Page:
There’s been a trend that’s gained steam over the last decade or so, in which a movie isn’t deemed smart or clever or fully realized unless it has a great twist. Short of that, it should have some spectacular effects and probably Andy Serkis doing mocap or something. Ex Machina, however, bucks all of those expectations— not that it doesn’t have great effects (because wow is its A.I. depiction seamlessly impressive), or great surprises, but the movie flies in the face of so much of what the sci-fi genre (and, really, most movies) has become by reverting to its simplistic roots. Alex Garland, the writer of 28 Days Later in his directorial debut, has created a movie of ideas. And while it would be fantastic if that’s weren’t such a refreshing rarity, this is the cinematic landscape we’re living in and at least we can appreciate the fact that this specific rarity completely nails everything it sets out to accomplish.
Starting off, parts of this movie may feel familiar— from the Dr. Frankenstein meets Bram Stoker set up to the general idea of sexy, romantic A.I. (no one would blame you for thinking this, at least on paper, was barely a step removed from Scarlett Johansson’s Her)— this sum of these familiar parts is something entirely new. Or at the very least, something familiar done to perfection. Using an incredible economy of time and ideas, the movie sets us off into thriller territory, skipping the extensive backstories and needless exposition we’re so used to and instead swiftly and wordlessly introducing us to one of our three main characters. A young programmer, Caleb (Domhnall Gleeson), has been selected to spend a week at the sprawling, disturbingly isolated estate of his boss Nathan (Oscar Isaac). Unbeknownst to Caleb, he has come to be the human equivalent in a Turing test of Nathan’s robotic creation— to meet and interact with Nathan’s ‘Ava’ (the truly incredible Alicia Vikander) in an attempt to discern whether or not she has actual artificial intelligence. From there, the movie is a series of encounters: between Nathan and Caleb, alternating between Nathan’s desire to break from his intense isolation and hang out as bros and their mutual experiment; the mostly (looking back, possibly entirely) wordless interactions between Nathan and his creation, Ava; and, most prominently, between Caleb and Ava. Their interviews turned friendship turned something much more complicated is the crux of the film. These interactions raise nothing but questions— complicated, unanswerable questions. Without relying on the twisty tricks we know so well, the movie makes us question everything we see and hear. And yet, with all the constant, high-stakes questions (Is Ava true A.I.? Does she have feelings for Caleb? Does she even have feelings? Is she manipulating him? Is Nathan manipulating everyone?), Garland manages to keep the movie away from mystery whodunnit territory. This is much closer to an expertly played game of chess. We know there will be a winner and a loser, and while we are excited to see how this will turn out, it’s the process, the journey of getting there, that is the fascinating part.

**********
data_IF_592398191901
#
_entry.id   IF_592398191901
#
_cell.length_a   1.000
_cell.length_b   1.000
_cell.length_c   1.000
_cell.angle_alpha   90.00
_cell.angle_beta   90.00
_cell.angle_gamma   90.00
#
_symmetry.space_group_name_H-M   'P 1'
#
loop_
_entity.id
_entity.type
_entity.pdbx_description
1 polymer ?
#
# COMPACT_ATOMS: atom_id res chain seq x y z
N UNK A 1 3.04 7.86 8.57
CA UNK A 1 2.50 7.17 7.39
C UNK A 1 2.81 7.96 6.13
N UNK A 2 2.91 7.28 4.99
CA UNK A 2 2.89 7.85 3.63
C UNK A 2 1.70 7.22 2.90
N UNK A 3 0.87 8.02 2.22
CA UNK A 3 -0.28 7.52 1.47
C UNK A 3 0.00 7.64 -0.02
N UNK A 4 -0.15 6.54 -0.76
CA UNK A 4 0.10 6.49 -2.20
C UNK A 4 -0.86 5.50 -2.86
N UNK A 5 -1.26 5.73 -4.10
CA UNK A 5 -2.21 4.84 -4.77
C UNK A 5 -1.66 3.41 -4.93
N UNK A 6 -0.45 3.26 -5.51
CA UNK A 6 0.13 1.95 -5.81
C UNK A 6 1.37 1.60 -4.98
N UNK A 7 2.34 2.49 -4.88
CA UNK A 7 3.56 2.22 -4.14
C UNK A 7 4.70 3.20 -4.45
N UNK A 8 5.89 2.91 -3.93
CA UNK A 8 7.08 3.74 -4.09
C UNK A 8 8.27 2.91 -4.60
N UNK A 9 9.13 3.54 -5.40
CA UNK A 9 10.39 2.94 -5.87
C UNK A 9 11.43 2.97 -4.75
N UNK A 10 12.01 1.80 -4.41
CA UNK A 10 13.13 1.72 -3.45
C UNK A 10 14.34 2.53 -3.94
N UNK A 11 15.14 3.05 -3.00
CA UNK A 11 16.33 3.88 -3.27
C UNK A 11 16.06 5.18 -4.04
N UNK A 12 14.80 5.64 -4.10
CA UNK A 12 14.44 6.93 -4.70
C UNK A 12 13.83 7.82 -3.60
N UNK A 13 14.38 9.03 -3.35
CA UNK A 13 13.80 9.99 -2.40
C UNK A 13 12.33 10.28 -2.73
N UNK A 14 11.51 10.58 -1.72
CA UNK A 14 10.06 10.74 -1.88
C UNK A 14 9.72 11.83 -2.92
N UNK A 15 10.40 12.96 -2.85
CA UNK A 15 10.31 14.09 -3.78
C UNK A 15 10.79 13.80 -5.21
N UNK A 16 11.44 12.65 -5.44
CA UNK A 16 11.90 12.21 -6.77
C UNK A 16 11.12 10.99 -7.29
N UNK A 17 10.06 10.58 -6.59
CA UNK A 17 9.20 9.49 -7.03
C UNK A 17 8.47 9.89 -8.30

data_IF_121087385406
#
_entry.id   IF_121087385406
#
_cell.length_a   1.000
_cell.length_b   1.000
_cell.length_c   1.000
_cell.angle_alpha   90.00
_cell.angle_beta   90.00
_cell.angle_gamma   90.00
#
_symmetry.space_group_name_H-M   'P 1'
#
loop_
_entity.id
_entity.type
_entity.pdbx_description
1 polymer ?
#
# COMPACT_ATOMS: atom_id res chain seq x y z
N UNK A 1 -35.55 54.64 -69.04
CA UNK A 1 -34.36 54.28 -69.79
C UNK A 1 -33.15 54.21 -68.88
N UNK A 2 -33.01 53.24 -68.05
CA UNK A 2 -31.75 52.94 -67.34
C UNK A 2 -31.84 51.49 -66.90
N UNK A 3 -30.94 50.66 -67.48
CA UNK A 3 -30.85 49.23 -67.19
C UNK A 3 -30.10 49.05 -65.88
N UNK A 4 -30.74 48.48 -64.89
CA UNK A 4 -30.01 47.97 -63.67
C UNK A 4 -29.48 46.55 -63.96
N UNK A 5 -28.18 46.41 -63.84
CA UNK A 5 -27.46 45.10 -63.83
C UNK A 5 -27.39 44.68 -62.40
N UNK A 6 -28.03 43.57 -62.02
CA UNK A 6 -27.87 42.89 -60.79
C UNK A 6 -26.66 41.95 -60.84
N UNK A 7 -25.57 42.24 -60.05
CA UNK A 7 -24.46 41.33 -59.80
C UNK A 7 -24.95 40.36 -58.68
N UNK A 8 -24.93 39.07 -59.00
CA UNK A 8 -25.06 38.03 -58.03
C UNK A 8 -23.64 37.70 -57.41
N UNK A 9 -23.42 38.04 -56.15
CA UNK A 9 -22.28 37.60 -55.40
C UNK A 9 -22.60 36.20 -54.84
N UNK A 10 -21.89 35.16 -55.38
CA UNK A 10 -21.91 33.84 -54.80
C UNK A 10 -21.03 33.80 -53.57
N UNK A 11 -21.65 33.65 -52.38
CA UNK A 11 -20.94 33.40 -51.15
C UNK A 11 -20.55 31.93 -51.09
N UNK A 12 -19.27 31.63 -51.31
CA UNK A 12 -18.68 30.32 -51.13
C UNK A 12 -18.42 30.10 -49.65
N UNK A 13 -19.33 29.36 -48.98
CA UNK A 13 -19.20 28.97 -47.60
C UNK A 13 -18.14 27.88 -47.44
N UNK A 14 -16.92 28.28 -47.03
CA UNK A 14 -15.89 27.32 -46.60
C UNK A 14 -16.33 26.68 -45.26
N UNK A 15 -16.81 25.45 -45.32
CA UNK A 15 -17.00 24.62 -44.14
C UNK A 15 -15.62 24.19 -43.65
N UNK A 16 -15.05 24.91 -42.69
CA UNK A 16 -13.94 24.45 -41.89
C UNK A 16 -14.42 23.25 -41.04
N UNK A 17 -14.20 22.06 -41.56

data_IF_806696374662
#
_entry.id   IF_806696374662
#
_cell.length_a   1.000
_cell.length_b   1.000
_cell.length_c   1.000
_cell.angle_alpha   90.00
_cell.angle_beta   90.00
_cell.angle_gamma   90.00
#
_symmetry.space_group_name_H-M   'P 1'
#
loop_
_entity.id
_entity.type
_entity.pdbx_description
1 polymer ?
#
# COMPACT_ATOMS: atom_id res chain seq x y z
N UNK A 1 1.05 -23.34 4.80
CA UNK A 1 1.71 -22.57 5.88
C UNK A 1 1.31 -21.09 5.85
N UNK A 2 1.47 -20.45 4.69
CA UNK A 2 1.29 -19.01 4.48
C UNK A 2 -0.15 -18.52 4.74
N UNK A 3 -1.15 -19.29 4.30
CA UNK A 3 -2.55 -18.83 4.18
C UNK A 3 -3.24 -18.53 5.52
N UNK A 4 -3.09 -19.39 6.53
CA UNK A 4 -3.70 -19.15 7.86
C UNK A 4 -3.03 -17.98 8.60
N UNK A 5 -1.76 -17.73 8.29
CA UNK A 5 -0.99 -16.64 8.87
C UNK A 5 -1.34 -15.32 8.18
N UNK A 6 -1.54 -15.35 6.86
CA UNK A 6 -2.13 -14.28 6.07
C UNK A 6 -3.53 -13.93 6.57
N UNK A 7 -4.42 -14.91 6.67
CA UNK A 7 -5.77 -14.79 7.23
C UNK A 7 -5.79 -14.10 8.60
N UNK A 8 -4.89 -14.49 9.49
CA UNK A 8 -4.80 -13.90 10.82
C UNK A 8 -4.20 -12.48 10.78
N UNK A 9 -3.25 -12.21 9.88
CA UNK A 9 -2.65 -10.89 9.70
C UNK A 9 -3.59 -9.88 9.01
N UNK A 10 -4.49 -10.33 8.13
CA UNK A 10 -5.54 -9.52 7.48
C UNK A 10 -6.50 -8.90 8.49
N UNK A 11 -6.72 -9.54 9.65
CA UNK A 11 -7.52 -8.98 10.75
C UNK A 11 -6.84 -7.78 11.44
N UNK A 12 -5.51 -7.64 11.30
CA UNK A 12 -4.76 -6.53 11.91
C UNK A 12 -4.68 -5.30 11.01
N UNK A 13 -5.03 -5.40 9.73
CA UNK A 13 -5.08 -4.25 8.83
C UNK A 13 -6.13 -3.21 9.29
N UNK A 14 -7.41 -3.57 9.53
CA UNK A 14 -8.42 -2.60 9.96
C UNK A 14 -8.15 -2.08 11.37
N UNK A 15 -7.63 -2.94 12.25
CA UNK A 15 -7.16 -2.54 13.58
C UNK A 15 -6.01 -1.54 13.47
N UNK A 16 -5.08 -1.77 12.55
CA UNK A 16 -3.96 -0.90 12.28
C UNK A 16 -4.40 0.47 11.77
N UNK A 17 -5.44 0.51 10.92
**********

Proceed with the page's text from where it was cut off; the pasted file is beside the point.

In many ways, this is an old school sci-fi flick— from the Kubrickian spaceship feel of Nathan’s subterranean lair to the needlessly outdated technology of this tech genius’ metal key cards. But all of that familiar set-up is contrasted with a disconcertingly intimate commitment to its characters. Of course it helps that all three of these actors are at the absolute top of their game, with chemistry that could make any movie feel like a straight-up masterpiece. But I don’t think I’ve ever seen a movie that has such strong individually developed leads. In the conversations I’ve had with others who have seen the movie, I was amazed to find that, in discussing who this film actually belongs to— whose story it is— everyone seemed to identify with a different character. You could easily see this as Caleb’s story, as the innocent brought in to uncover a mystery. Or it could be Nathan’s story— the story of a man trying to be a god and falling short. Or maybe it’s Ava’s story— a genesis of life, learning what life is, learning how to be alive by whatever means necessary. Again, there is no right answer, not to any of these questions. Which is exactly what’s so thrilling.